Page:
• Fun fact in the Lord of the Rings books Merry points out these similarities as well as later on goes to write a book on the relationship between the two languages called: “Old Worlds and Names in the Shire
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Elf LanguagesHuman Languages, Dwarf Languages, Ent Languages, Ainur Languages, Orc languages, Warg languages, Thrush languages, Black Speech

If you see any mistakes DM pls, or if you think there’s something I could add

I’m working on doing the other languages rn so they’ll be linked in later when I post about them

Primitive Quendian

  • first language of the elves
  • split into Common Eldari and into the many Avari languages


  • language used by the Avari, who were the elves that refused the Great Journey
  • other names of the Avari: Dark-elves, the Unwilling, and Wild elves
  • 6 different dialects, most notable is West Avarin, North Avarin, and East Avarin
  • originated from Primitive Quendian

Common Eldarin

  • language of the ancient Eldar (ex.: Finwë) who made the Great March
  • evolved from Primitive Quendian


  • a.k.a. Danian
  • created by Lenwë (or Dân, hence the name) who was the leader of the Teleri elves who set out on the Great Journey
  • language of the Nandor, the Teleri elves who went East of the Misty Mountains
  • a dialect of Common Teleri
  • dialects of this language are West Danian (a.k.a. Ossiriadrin, Ossiriandish, or Laquenderin) and East Danian (a.k.a. Leikvian) which is used by those who stayed in the East rather than making the complete journey
  • in the Third Age the Nando who stayed in the East became the Silvan elves and therefore Silvan Elvish dominant tongue and therefore Nandorin is not commonly spoken anymore


  • came from Common Eldarin 
  • typically written by the Tengwar of Fëanor
  • Rúmil’s Sarati was used also
  • Rúmil created writing and created the alphabet, which was later perfected by Fëanor
  • Sarati is the name of Rúmil’s alphabet while Tengwar is the name of Fëanor’s alphabet
  • Dialects include Exilic Quenya and Vanyarin Quenya, Telerin (well it’s debated), Valinorean Quenya
  • Exilic Qeunya is what the Noldorin Elves spoke 
  • Vanyarin Quenya (a.k.a. Vanyarin, Quendya) is what the Vanyar Elves spoke
  • Telerin is what the Teleri (a.k.a. Falmari) elves spoke
  • Valinorean Quenya is what the elves who stayed in Valinor speak
  • Elu Thingol outlawed Quenya when he was the king of the Sindar 
  • Sindar were Teleri elves who stayed in Beleriand instead of going to Valinor
  • He outlawed Quenya after hearing about the Kinslaying of Aqualondë
  • So the Noldor elves who came from the Darkening of Valinor although this may have not really affected them actually ended up with Quenya names changing to Sindarin and caused the language to soon fade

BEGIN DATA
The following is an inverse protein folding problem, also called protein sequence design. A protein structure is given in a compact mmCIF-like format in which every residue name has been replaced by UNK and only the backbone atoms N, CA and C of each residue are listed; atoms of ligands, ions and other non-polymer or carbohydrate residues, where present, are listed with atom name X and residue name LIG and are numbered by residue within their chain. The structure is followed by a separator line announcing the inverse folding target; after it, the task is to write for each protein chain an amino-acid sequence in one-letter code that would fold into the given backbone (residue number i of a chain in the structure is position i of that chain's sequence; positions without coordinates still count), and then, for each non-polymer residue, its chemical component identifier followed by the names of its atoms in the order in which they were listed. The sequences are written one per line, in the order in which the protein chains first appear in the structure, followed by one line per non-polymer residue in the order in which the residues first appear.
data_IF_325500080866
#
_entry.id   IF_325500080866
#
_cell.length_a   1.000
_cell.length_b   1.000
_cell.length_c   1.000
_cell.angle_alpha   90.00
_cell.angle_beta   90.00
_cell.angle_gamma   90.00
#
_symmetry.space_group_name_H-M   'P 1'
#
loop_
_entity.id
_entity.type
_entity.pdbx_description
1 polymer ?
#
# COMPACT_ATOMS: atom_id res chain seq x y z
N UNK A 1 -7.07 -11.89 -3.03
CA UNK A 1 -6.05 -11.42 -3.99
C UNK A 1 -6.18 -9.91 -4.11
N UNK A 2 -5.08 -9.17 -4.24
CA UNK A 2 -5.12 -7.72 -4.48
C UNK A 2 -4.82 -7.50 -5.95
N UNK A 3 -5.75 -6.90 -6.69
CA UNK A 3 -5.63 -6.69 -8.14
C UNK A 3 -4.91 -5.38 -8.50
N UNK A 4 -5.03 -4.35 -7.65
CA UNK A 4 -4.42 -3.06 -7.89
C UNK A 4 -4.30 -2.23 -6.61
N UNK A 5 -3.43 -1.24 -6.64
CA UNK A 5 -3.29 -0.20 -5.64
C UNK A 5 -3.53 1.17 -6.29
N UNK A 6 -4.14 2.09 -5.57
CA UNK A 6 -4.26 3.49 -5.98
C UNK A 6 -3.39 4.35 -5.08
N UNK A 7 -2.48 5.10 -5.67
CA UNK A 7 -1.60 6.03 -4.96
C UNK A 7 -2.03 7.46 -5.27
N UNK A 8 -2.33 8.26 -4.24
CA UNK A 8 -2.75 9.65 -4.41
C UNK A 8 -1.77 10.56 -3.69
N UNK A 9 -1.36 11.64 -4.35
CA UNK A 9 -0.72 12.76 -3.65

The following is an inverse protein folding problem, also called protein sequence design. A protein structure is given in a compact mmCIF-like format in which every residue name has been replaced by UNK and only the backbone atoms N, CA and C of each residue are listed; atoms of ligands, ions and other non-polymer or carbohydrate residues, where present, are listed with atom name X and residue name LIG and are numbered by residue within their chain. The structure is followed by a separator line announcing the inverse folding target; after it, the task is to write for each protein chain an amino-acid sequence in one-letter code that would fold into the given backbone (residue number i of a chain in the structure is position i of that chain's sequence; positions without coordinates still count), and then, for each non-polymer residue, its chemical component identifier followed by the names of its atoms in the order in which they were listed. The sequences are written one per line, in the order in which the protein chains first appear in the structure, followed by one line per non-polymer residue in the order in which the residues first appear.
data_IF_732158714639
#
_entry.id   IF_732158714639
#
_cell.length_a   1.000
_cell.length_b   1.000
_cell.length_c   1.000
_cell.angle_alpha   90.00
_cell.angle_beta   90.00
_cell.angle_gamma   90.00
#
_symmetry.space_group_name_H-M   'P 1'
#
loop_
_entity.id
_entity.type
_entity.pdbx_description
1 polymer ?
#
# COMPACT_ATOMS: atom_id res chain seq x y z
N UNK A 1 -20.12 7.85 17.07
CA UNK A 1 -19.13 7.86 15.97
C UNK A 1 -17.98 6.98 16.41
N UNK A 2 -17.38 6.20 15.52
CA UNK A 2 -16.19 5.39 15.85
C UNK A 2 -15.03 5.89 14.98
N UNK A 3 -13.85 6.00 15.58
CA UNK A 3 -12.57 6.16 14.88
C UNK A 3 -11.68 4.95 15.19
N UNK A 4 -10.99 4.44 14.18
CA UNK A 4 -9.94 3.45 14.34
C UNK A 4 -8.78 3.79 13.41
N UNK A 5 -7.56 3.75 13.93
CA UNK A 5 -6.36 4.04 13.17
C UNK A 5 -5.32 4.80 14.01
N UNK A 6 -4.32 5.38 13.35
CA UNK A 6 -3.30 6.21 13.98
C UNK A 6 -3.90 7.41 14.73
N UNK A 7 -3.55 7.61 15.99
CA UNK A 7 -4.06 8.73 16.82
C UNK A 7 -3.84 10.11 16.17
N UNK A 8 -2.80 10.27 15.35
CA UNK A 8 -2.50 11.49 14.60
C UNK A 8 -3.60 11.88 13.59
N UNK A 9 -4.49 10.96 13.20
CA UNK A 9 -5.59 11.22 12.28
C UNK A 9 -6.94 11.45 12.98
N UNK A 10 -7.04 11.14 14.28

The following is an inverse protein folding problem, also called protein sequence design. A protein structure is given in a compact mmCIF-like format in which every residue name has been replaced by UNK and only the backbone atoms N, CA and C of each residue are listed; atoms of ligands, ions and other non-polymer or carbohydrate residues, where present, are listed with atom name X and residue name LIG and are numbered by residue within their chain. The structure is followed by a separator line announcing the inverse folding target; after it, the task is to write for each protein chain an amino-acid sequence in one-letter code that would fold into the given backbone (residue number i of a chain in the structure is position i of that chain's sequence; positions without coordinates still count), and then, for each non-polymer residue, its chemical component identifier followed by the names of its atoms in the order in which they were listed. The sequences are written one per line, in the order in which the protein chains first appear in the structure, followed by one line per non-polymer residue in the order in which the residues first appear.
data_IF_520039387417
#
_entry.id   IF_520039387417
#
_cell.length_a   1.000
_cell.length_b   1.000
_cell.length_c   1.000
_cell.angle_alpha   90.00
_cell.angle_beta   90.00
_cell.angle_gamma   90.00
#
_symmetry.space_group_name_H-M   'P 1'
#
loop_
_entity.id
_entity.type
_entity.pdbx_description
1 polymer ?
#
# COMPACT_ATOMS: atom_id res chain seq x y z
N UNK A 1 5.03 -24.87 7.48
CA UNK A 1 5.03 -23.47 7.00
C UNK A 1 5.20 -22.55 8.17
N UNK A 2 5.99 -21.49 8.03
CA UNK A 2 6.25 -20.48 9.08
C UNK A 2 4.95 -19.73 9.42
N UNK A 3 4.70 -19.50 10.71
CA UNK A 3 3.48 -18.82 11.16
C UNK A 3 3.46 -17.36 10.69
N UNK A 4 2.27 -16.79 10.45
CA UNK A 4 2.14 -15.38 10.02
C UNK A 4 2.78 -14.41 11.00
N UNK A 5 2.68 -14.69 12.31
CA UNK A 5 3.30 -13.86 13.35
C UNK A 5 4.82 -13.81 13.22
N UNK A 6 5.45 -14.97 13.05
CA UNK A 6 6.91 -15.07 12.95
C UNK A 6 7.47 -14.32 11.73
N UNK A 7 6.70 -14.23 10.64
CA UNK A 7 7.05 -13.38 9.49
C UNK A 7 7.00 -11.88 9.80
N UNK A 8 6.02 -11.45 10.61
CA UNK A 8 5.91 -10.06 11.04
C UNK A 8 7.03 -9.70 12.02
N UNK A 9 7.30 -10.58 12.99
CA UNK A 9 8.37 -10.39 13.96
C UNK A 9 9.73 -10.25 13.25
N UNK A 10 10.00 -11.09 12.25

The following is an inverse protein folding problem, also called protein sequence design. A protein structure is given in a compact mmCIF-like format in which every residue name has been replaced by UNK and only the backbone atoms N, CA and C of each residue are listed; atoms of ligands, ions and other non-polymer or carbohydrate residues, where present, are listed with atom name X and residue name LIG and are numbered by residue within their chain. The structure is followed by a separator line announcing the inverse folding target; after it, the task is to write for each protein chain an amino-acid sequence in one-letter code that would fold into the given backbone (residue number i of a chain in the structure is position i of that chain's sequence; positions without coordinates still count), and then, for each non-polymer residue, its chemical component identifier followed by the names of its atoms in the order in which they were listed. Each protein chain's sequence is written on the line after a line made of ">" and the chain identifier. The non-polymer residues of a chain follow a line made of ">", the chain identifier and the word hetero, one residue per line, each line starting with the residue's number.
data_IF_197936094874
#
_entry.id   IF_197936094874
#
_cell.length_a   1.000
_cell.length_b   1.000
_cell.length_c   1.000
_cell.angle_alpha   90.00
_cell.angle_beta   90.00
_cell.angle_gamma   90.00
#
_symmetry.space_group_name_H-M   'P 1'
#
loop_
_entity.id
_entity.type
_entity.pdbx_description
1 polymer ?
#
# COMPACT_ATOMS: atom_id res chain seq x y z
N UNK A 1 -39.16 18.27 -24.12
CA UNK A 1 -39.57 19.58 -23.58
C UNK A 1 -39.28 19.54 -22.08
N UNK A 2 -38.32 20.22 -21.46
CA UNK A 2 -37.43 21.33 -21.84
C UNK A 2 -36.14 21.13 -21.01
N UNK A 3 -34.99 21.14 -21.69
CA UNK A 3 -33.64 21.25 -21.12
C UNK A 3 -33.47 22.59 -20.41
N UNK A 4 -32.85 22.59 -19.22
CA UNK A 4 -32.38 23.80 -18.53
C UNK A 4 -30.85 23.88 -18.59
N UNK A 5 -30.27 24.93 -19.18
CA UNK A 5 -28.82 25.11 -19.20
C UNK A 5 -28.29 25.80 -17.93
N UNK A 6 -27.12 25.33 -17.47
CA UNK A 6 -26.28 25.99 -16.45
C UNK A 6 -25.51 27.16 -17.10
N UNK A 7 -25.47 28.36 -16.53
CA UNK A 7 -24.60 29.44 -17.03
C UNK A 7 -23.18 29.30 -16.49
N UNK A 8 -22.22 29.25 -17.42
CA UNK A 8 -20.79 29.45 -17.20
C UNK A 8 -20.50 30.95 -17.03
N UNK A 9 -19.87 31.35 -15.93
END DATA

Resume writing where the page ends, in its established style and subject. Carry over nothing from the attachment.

• Plus it was hard for the Sindar to learn Quenya, but the Noldor easily took up Sindarin furthering the dominance of Sindarin
  • By the Third Age Quenya was basically treated like Latin, where it was really only used for scholarly or academic uses and still sometimes by the Noldor or for formal occasions


  • Descendants from Nandorian, so it was used by the Nandor
  • Later only spoken in Lothlórien and Mirkwood
  • After the First Age the elves who survived Beleriand brought the Sindarin language with them which quickly took over Silvan Elvish
  • By the Third Age it wasn’t used at all and only appeared in names 


  • Language of the Sindar who were Teleri which stayed behind in the Great Journey
  • Descendant from Common Teleri
  • Dwarves when they first encountered the elves actually picked up Sindarin easily as the elves struggled with Khuzdul
  • Before the downfall, most Men of Númenor knew Sindarin and it was especially prominent in Arnor and Gondor
  • Sindarin now is the language spoken by Elves and Rangers
  • Usually Tengwar is used, but Cirth, which was intended for Sindarin, can also be used 
  • Cirth is a ancient runic writing system which has been replaced mostly by Tengwar, but the Dwarves actually have adopted it into their own languages it was easier to carve the letters
  • Dialects include Mithrimin (a.k.a. Northern Sindarin), Falathrin, Dorathrin, and Númenórian Sindarin
  • Mithrimin is used by adopted by exiled Noldor and spoken by House of Bëor
  • Falathrin is used by Falathrim people which were Teleri elves who stayed by the sea
  • Doriathrin is used in the First Age, in Doriath
  • Númenórian was used by Númenórians and later on the Dúnedain
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Man caril? | What do you do?

Ned Gwirith, edron i egasaewen* nín. | In April, I open my bill

Ned Lothron, glired môr ah arad. | In May, I sing night and day

Ned Nórui, eichion i lind nín. | In June, I change my tune

Ned Cerveth, revion hae. | In July, far off I fly

Ned Úrui, mened boe… | In August, away I must…

• • •

*Egasaewen—beak/bill. Egas-mouth, aewen-of birds

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Spent the past 2 hrs translating a song into sindarin just bc I’m thinking abt putting part of it in a oneshot. 2 hrs just finding the words. Haven’t adjusted for grammar yet. I even invented 2 words bc neither quenyan or sindarin had a word for it yet so uhhhh yeah


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Yeah I did swap the font

I originally used a transcriber but I decided to try the font out, although I think I’ll switch back to the transcriber

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The Names We Call Ourselves: Elven Autonyms

So the most common names that we use for the various Elven peoples are actually Ñoldorin Quenya exonyms. Which is understandable. The Silmarillion is, in large part, the story of the Ñoldor.

The Ñoldor call themselves the Wise or the Learned. Everyone else is either reduced to a neutral but superficial quality or defined by a historical event in implicitly unflattering terms.

So I have compiled a list of words the various Elven peoples call themselves, for all your transformative work purposes.

1. Vanyar sing. Vanya the Fair-haired Ones

  • Minyar sing. Minya the First
  • Ingar sing. Inga Chieftains